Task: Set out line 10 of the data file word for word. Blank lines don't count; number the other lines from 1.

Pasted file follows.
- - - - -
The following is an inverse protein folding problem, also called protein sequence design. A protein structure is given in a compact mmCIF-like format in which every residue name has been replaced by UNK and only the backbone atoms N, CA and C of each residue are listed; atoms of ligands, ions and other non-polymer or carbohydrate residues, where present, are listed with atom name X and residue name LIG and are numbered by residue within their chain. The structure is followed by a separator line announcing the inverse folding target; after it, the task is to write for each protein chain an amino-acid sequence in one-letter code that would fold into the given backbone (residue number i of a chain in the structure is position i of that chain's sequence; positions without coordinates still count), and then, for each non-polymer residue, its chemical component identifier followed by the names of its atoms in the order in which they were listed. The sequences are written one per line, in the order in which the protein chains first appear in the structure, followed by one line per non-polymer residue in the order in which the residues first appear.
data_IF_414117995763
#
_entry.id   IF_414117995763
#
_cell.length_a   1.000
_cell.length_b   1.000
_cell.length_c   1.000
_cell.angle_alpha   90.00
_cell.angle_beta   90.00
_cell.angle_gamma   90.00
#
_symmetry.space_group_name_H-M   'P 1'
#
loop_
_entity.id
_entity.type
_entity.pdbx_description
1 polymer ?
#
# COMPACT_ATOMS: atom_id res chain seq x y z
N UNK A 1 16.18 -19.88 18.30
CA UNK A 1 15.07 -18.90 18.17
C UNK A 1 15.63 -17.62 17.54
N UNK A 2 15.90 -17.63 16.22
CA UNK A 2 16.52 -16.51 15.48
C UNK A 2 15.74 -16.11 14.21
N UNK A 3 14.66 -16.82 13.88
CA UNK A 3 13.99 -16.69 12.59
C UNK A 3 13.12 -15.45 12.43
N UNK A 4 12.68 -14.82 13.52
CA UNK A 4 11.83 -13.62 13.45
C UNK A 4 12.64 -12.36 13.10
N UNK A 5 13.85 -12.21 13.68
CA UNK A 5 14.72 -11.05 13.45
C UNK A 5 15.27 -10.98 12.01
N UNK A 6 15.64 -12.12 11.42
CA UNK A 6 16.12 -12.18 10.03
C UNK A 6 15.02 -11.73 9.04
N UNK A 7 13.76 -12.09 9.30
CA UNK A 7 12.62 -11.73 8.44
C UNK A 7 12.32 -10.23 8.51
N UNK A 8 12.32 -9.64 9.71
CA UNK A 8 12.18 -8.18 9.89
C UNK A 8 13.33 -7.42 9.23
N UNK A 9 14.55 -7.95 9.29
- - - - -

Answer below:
_cell.angle_beta   90.00